What Is Next for Blockchain in Financial Services?

This session revolved around the evolution of blockchain, and looked into the innovation in real life use cases of underlying blockchain technology outside of cryptocurrencies. The session was moderated by Mimi Nguyen, R&D Lead at Mana Search, Chris Skinner, Chairperson at Fintech Week London, Simon Taylor, co-founder and Head of Ventures at 11:FS, Marcus Treacher, CEO CB Investment Growth Holdings and Board Member at Clear Bank, and Haydn Jones, Director and Senior Blockchain Market Specialist at PwC.

Considering the UK has dealt with Brexit and the pandemic, Jones argued “the UK is ahead of the curve. Here we’ve got the stablecoin consultation which came out earlier this year which is a useful step forward. Carving out stablecoins is pretty progressive, but it takes so long. Its a 12 – 18 month process of consultation, and then another 12 – 18 month process to potentially lay the legislation to parliament, and then another 12 – 18 months for the regulators to actually change it.” The panellists then went on to discuss what the priority should be, as instead of focusing on stablecoins, there should be a focus on building for the future.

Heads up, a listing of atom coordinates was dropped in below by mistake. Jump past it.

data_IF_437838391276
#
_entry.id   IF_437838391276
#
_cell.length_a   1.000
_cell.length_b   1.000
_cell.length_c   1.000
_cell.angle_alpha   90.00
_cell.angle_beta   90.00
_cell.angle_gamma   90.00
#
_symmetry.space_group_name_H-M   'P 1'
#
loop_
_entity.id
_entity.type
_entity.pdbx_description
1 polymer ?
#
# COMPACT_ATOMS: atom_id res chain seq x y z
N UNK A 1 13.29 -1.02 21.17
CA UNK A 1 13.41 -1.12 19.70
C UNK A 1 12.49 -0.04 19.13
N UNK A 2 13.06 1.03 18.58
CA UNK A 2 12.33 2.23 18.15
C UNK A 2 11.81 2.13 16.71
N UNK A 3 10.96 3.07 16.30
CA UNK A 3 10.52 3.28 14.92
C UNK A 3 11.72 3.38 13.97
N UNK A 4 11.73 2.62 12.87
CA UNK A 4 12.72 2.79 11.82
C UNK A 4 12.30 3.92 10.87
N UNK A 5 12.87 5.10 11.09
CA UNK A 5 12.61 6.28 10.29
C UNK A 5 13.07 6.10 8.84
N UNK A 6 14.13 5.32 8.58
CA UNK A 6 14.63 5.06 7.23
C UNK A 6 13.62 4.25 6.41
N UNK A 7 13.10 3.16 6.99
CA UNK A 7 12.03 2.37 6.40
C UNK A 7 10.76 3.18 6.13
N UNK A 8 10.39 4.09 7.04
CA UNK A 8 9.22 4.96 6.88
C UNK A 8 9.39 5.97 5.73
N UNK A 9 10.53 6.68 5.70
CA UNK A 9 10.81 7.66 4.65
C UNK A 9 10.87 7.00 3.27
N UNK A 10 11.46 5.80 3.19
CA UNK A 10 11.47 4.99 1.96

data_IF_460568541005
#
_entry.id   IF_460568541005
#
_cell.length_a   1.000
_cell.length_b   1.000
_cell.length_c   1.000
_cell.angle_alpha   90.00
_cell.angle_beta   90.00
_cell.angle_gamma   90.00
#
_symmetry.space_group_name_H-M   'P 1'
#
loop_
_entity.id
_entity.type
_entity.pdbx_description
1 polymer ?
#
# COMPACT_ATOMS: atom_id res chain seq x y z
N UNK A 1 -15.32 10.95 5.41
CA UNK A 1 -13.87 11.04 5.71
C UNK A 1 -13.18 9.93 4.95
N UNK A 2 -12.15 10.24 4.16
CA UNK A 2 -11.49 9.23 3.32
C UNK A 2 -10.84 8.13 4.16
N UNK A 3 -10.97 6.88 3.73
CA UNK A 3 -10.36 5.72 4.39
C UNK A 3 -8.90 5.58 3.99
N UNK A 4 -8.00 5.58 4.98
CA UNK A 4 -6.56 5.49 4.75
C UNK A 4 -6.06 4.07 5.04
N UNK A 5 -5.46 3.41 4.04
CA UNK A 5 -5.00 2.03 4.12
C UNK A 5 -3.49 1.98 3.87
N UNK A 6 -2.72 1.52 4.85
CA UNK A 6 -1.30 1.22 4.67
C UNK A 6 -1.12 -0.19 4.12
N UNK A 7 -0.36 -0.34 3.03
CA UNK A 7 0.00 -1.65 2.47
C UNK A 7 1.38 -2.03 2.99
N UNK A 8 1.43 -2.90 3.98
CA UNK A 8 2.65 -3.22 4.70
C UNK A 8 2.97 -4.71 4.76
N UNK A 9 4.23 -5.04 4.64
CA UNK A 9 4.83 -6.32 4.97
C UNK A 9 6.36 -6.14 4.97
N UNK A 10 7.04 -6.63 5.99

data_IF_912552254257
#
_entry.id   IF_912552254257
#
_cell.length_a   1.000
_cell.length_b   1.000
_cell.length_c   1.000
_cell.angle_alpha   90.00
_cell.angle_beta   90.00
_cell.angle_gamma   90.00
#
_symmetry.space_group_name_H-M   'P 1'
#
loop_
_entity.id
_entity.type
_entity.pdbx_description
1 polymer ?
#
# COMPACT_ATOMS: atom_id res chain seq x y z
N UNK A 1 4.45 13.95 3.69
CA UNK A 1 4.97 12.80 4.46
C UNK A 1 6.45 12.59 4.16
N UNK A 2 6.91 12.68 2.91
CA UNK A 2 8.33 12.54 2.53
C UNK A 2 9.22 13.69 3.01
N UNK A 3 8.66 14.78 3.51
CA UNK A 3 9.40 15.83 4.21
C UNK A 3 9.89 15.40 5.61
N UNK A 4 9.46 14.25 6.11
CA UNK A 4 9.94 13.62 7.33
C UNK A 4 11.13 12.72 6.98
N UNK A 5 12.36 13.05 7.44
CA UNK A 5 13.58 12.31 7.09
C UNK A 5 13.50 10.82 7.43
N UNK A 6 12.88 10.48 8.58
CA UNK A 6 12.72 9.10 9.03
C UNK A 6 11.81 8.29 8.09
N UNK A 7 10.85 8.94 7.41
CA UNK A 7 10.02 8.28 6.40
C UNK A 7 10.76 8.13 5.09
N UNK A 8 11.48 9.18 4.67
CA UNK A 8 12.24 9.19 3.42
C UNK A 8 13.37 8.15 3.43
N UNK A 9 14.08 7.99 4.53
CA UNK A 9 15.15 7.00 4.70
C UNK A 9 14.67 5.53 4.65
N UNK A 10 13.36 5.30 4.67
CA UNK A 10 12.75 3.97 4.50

Simon Taylor went on to discuss the adoption of blockchain and crypto, “When the smart phone came out there were a lot of executives in the boardroom saying, ‘oh well, that’s just for games, the Blackberry is the serious thing.’ Thats happening with crypto now. If you look at the technology underneath,if you talk about the various blockchain flavours that are out there, there are some that get lumped in that are actually useable technologies that are perfectly powerful, that would allow your customers to move money internationally… Rather than starting at ‘what do I do today and how do I make it cheaper?’ Its ‘what does the customer of tomorrow really want?’”

Jones, continuing on the vein of what does the customer of tomorrow want, went on to discuss how selling blockchain has evolved. “We work hard to stop selling blockchain as a concept but rather sell the clever things that we can do with blockchain.”

  • Francis is a junior journalist with a BA in Classical Civilization, he has a specialist interest in North and South America.